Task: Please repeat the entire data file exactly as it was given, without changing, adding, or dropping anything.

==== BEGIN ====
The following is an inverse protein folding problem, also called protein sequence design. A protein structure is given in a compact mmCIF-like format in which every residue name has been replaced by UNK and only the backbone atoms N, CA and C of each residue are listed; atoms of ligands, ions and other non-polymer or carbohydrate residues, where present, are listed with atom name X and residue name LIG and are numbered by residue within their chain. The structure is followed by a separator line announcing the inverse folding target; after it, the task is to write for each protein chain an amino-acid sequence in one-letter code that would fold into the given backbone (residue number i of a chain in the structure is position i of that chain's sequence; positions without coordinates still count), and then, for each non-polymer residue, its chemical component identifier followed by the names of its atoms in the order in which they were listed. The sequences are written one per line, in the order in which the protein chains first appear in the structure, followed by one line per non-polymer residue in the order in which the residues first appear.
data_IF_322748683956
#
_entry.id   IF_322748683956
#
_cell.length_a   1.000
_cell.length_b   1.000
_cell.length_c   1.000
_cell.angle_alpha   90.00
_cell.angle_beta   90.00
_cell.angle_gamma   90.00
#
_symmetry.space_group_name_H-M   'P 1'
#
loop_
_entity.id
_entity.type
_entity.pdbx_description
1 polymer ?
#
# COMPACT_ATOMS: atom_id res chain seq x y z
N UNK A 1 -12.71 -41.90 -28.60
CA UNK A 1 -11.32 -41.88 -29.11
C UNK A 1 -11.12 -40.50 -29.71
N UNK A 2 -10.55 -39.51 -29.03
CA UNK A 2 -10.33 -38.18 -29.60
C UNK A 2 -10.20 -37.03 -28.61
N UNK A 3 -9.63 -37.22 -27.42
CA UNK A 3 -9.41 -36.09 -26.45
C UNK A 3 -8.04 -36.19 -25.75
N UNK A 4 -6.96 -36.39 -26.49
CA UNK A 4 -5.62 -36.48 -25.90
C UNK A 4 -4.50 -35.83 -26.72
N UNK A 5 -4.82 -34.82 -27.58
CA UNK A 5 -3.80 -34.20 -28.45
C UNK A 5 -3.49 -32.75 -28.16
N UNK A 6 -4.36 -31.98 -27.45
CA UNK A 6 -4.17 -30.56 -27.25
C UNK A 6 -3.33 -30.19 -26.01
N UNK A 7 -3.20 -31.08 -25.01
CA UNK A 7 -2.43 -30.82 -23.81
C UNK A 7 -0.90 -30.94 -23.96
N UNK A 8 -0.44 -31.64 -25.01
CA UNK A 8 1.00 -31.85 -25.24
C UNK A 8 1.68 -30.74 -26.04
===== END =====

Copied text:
The following is an inverse protein folding problem, also called protein sequence design. A protein structure is given in a compact mmCIF-like format in which every residue name has been replaced by UNK and only the backbone atoms N, CA and C of each residue are listed; atoms of ligands, ions and other non-polymer or carbohydrate residues, where present, are listed with atom name X and residue name LIG and are numbered by residue within their chain. The structure is followed by a separator line announcing the inverse folding target; after it, the task is to write for each protein chain an amino-acid sequence in one-letter code that would fold into the given backbone (residue number i of a chain in the structure is position i of that chain's sequence; positions without coordinates still count), and then, for each non-polymer residue, its chemical component identifier followed by the names of its atoms in the order in which they were listed. The sequences are written one per line, in the order in which the protein chains first appear in the structure, followed by one line per non-polymer residue in the order in which the residues first appear.
data_IF_322748683956
#
_entry.id   IF_322748683956
#
_cell.length_a   1.000
_cell.length_b   1.000
_cell.length_c   1.000
_cell.angle_alpha   90.00
_cell.angle_beta   90.00
_cell.angle_gamma   90.00
#
_symmetry.space_group_name_H-M   'P 1'
#
loop_
_entity.id
_entity.type
_entity.pdbx_description
1 polymer ?
#
# COMPACT_ATOMS: atom_id res chain seq x y z
N UNK A 1 -12.71 -41.90 -28.60
CA UNK A 1 -11.32 -41.88 -29.11
C UNK A 1 -11.12 -40.50 -29.71
N UNK A 2 -10.55 -39.51 -29.03
CA UNK A 2 -10.33 -38.18 -29.60
C UNK A 2 -10.20 -37.03 -28.61
N UNK A 3 -9.63 -37.22 -27.42
CA UNK A 3 -9.41 -36.09 -26.45
C UNK A 3 -8.04 -36.19 -25.75
N UNK A 4 -6.96 -36.39 -26.49
CA UNK A 4 -5.62 -36.48 -25.90
C UNK A 4 -4.50 -35.83 -26.72
N UNK A 5 -4.82 -34.82 -27.58
CA UNK A 5 -3.80 -34.20 -28.45
C UNK A 5 -3.49 -32.75 -28.16
N UNK A 6 -4.36 -31.98 -27.45
CA UNK A 6 -4.17 -30.56 -27.25
C UNK A 6 -3.33 -30.19 -26.01
N UNK A 7 -3.20 -31.08 -25.01
CA UNK A 7 -2.43 -30.82 -23.81
C UNK A 7 -0.90 -30.94 -23.96
N UNK A 8 -0.44 -31.64 -25.01
CA UNK A 8 1.00 -31.85 -25.24
C UNK A 8 1.68 -30.74 -26.04